Union Private George Hardin Powell Co. D 37th Ky. Mounted Infantry

Joined
Dec 31, 2010
Location
Kingsport, Tennessee
A 2 x great-grandfather of my wife. Her father's ancestors in Kentucky fought for the Union. Her mother's ancestors in southwest Virginia, for the most part, were Confederate.

George H. Powell
Residence was not listed;
Enlisted on 8/3/1863 at Glasgow, KY as a Private.


On 10/24/1863 he mustered into "D" Co. KY 37th Infantry
He was Mustered Out on 12/29/1864 at Louisville, KY

Thirty-seventh Infantry

KENTUCKY

(1-YEAR)
Thirty-seventh Infantry. -- Col., Charles S. Hanson Lieut.-
Col., Benjamin J. Spaulding; Maj., Samuel Martin.

The necessity for troops in Kentucky led to the organization
of this regiment in the summer of 1863. Cos. A, B and C were
mustered into service Sept. 17, and D, E, F and G Oct. 24, all
at Glasgow.

Capt. Stroub's company, which was originally intended for the
51st Ky. infantry, was mustered into service at Covington
Sept. 4, and afterward consolidated with the 37th as Co. H.
Cos. I and K were mustered at Glasgow Dec. 21 and 22.

On Oct. 6, at night, when but few of the regiment were in the
camp at Glasgow, the place was attacked by Col. Hughes and 142
of Maj. Martin's men were captured. Col. Hanson's report
shows that the regiment bore its full part in the exciting
movements, hard marches and frequent encounters, incident to
the campaign against Morgan in June 1864.

Early in Sept. 1864, Gen. Burbridge organized his expedition
to Saltville, Va., with which the regiment went in the brigade
commanded by Col. Hanson. It participated in the fighting
which occurred on this expedition, in which Col. Hanson was
wounded and captured.

Source: The Union Army, vol. 4, p. 340

***********************************************************************************


NOVEMBER 5, 1864.--Skirmish at Bloomfield, Ky.


Report of Maj. Samuel Martin, Thirty-seventh Kentucky Infantry.

BARDSTOWN, KY., November 17, 1864.
CAPT.: I have the honor to report to you that on the 5th instant as
one of my companies entered Bloomfield, under command of Capt.
Borrell, they surprised a lot of guerrillas at that place, fifteen in number,
who were having their horses shod, and had been pillaging the
town. Three guerrillas were captured and 2 badly wounded, said to be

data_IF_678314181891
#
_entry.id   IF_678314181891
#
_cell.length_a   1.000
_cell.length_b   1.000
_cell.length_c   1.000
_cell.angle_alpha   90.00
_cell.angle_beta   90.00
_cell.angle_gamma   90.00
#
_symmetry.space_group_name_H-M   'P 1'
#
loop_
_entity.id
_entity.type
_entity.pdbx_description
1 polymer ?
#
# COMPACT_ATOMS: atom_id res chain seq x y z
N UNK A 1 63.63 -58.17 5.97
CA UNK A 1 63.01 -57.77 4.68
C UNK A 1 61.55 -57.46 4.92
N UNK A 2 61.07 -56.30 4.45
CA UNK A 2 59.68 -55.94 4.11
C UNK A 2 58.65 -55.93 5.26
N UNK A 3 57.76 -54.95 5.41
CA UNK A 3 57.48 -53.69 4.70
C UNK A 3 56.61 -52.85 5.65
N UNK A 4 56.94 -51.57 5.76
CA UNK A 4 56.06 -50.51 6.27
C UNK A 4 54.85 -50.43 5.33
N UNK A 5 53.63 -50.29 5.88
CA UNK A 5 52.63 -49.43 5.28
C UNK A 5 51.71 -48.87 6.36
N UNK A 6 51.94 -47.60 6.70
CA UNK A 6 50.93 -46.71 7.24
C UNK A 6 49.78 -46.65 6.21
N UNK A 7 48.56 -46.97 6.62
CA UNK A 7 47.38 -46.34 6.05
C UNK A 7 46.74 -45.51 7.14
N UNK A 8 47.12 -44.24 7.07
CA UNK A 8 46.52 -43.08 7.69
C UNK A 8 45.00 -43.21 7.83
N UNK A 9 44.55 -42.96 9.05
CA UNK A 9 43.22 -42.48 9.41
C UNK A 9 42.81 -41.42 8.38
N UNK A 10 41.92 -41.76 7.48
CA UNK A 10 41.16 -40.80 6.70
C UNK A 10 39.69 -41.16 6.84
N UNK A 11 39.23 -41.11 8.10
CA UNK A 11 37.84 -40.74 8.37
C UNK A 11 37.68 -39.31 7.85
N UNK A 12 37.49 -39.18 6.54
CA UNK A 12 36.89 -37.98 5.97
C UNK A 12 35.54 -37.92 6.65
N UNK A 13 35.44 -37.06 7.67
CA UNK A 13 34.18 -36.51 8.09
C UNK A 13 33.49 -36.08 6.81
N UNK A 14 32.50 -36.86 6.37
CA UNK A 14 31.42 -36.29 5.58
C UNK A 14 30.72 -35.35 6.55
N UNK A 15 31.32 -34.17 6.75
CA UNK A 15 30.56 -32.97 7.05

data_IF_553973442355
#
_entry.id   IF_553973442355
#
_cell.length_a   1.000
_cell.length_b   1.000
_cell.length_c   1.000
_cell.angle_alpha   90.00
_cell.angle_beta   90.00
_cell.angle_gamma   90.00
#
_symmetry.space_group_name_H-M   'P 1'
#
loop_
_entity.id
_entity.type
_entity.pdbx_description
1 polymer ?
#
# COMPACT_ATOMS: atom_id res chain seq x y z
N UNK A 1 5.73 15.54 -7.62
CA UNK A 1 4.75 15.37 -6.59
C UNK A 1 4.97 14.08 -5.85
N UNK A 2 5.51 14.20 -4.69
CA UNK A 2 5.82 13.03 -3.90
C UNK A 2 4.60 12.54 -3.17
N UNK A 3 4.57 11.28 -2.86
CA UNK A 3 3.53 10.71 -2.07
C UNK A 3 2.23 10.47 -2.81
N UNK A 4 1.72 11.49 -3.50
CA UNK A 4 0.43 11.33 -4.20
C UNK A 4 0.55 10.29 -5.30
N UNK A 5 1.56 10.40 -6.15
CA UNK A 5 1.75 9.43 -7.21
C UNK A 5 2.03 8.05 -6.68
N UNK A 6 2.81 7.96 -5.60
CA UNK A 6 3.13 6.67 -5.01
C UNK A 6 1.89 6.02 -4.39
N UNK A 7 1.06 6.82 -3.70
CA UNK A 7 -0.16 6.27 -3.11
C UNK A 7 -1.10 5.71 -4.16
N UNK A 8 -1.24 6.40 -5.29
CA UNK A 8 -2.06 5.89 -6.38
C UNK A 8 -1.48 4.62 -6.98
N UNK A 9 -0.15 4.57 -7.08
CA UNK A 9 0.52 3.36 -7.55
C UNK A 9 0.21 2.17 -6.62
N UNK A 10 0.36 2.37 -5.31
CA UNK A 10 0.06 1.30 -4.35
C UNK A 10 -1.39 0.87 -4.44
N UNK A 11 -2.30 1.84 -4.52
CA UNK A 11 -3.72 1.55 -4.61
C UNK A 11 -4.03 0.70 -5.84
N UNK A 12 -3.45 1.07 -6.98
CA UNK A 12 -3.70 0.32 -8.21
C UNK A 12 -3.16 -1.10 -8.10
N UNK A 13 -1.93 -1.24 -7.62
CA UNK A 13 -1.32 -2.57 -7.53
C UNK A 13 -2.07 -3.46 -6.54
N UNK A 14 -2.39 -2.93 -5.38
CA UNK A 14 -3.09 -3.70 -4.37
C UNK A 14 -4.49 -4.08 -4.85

mortally; the 2 wounded ones made their escape. On the following day
the captain started the three to me at this place, and about five miles, he
states, from Bloomfield they tried to escape, and all of them were killed
by the guards. Their remains were carried to Bloomfield the following
day (or on the 6th instant) by citizens, who gave their names as follows:
Tindle, Parkhurst, alias Jack Rabet, and Warford. The notorious Sue Mundy and Berry are said to be the ones who were wounded and made their escape. Sue's fine pipe fell a trophy to my men, and various other articles. Berry is now reported dead; that he died the day after the fight
at Fairfield. I have sent men there for information. My rations ran out
two days, ago, and I have been forced to subsist off of the citizens; sent
for rations yesterday. There is no battery here for the telegraph office.
Nothing more of importance. Will I go farther south soon?

I am, respectfully, yours,

SAMUEL MARTIN,
Maj., Cmdg. Forces.

Capt. J. S. BUTLER,
Assistant Adjutant-Gen., Lexington, Ky.

P. S.--Send us a paymaster as soon as our regiment is paid off and
discharged, if you please. Yours,

S. MARTIN,
Maj.


Source: Official Records
PAGE 898-77 KY., SW. VA., TENN., MISS., ALA., AND N. GA. [CHAP. LI.
[Series I. Vol. 39. Part I, Reports. Serial No. 77.]


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ExNavyPilot

2nd Lieutenant
Joined
Nov 9, 2010
Location
Chesapeake, VA
My gg-grandfather PVT Henry Procter also has a tie to "Sue Mundy" (Jerome Clark, the guerilla). His unit, Co C, 30th Wisconsin Infantry, was in Louisville from late Nov '64 to muster out Sep '65 serving on provost duty guarding POWs and hunting down guerillas. From a paper on the diary of Capt Arnold, Co C, 30th Wisconsin:

"In the early part of 1865, Clark [aka Sue Mundy] operated in Kentucky burning depots and freight cars. Arnold noted in his diary of March 11, 1865, that a squad of men went to take Mundy. They captured him two days later and brought him to Louisville. Four days later Mundy was hanged; Arnold was commander of the guard at the hanging."​
 
Joined
Dec 31, 2010
Location
Kingsport, Tennessee
My gg-grandfather PVT Henry Procter also has a tie to "Sue Mundy" (Jerome Clark, the guerilla). His unit, Co C, 30th Wisconsin Infantry, was in Louisville from late Nov '64 to muster out Sep '65 serving on provost duty guarding POWs and hunting down guerillas. From a paper on the diary of Capt Arnold, Co C, 30th Wisconsin:

"In the early part of 1865, Clark [aka Sue Mundy] operated in Kentucky burning depots and freight cars. Arnold noted in his diary of March 11, 1865, that a squad of men went to take Mundy. They captured him two days later and brought him to Louisville. Four days later Mundy was hanged; Arnold was commander of the guard at the hanging."​


I recently posted about Clark ( aka Sue Munday ) after seeing my wife's ancestor's unit had a run-in with him.
 
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